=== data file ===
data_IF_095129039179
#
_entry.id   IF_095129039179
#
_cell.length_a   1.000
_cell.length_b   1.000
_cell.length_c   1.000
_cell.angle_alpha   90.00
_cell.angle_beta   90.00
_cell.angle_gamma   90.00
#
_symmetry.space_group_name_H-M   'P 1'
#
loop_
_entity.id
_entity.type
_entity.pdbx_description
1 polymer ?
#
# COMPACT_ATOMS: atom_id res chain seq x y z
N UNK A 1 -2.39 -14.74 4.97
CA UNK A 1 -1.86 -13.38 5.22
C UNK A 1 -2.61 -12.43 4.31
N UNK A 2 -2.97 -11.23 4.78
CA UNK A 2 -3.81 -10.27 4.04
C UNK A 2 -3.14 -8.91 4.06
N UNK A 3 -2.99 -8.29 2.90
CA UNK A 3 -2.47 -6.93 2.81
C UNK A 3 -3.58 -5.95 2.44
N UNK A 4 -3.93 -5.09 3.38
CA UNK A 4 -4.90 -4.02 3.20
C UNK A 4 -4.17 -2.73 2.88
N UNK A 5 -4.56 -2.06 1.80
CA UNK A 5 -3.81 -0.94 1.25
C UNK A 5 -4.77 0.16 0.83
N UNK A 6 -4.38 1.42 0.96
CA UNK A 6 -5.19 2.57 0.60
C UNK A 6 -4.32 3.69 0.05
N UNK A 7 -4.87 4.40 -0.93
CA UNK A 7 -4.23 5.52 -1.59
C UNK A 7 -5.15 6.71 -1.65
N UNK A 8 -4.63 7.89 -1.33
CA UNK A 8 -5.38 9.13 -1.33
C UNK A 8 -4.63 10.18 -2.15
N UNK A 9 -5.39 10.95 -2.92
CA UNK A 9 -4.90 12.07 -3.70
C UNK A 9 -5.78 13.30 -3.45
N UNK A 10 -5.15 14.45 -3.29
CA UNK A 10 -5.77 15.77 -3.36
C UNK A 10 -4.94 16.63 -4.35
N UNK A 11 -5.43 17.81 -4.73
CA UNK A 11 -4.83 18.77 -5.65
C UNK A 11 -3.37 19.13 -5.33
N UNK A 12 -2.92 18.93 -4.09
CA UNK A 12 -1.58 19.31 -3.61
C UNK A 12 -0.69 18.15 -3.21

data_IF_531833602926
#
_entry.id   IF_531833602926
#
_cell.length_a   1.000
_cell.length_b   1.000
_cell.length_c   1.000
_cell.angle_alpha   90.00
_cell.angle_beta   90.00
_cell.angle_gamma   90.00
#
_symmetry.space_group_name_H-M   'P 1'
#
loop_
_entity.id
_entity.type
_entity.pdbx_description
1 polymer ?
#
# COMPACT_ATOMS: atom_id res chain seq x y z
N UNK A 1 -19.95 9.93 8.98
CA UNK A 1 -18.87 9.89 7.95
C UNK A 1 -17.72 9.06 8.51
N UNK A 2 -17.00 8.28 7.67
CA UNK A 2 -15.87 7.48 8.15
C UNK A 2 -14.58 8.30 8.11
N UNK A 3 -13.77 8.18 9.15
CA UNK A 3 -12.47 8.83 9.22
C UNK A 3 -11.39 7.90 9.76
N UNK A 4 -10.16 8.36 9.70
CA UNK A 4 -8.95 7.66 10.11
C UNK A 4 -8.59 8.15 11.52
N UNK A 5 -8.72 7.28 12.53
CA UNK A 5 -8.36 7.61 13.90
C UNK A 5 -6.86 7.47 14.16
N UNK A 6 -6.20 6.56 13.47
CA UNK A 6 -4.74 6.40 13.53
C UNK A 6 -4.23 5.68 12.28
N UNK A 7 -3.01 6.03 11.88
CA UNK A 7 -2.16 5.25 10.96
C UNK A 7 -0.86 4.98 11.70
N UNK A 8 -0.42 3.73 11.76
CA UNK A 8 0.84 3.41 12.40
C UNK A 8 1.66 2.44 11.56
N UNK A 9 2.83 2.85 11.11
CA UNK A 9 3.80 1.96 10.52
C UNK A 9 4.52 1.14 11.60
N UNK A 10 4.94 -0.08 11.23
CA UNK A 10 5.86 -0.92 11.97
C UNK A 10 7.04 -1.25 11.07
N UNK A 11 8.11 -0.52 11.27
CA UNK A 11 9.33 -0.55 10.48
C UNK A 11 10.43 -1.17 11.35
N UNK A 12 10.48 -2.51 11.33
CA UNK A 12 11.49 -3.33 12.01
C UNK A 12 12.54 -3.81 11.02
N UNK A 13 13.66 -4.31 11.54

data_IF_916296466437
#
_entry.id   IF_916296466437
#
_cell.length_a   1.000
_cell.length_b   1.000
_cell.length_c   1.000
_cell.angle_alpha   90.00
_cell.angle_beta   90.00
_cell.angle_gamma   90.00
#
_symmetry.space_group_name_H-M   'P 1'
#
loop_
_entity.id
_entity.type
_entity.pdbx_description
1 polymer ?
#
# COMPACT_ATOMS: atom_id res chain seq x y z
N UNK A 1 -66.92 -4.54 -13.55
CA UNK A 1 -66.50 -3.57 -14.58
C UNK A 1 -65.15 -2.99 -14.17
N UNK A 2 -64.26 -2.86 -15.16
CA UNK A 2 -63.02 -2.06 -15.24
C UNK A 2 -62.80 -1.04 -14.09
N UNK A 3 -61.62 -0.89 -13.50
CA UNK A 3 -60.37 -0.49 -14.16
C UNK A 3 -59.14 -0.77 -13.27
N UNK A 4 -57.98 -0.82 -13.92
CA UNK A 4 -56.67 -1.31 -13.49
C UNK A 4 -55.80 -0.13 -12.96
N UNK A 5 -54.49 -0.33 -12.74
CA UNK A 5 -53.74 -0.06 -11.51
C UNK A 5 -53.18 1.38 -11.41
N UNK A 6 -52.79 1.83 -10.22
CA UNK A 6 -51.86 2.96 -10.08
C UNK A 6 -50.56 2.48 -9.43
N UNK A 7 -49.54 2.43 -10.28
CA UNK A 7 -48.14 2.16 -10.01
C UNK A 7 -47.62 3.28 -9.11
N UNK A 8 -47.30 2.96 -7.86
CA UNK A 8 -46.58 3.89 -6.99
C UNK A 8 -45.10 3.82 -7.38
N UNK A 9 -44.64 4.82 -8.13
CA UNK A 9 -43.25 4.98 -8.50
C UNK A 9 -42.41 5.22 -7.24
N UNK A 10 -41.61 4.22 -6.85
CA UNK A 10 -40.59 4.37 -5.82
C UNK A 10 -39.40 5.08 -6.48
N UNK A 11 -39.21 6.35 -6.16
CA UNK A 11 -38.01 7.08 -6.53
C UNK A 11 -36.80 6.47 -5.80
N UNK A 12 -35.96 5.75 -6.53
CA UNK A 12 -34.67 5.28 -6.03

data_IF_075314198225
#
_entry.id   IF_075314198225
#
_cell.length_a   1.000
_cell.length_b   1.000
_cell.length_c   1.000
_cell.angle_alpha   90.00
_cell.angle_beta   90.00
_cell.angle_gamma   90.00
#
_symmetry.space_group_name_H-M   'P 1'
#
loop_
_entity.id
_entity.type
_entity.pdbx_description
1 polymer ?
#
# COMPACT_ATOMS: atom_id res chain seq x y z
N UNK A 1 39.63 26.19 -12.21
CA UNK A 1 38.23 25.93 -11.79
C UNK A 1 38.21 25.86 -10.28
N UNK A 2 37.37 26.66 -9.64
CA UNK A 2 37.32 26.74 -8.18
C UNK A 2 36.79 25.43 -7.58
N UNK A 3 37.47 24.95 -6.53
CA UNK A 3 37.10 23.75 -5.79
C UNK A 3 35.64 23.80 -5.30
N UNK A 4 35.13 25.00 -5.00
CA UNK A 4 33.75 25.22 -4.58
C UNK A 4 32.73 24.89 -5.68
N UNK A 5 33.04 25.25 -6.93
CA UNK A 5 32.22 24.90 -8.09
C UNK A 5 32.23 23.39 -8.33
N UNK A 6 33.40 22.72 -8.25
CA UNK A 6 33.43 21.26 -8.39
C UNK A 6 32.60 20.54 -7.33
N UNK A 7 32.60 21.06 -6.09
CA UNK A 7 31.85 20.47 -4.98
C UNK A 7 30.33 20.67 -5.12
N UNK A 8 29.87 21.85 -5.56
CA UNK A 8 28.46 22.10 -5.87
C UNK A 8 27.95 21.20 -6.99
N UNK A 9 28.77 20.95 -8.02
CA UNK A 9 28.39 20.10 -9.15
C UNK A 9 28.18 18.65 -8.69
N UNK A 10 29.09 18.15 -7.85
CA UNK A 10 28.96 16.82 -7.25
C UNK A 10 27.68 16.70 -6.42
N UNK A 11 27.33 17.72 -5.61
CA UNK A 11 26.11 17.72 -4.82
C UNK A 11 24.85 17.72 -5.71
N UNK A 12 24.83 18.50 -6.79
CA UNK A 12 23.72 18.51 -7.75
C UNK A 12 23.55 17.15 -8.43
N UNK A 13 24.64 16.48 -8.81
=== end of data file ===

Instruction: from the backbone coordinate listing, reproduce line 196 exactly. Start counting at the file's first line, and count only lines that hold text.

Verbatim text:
CA UNK A 3 37.10 23.75 -5.79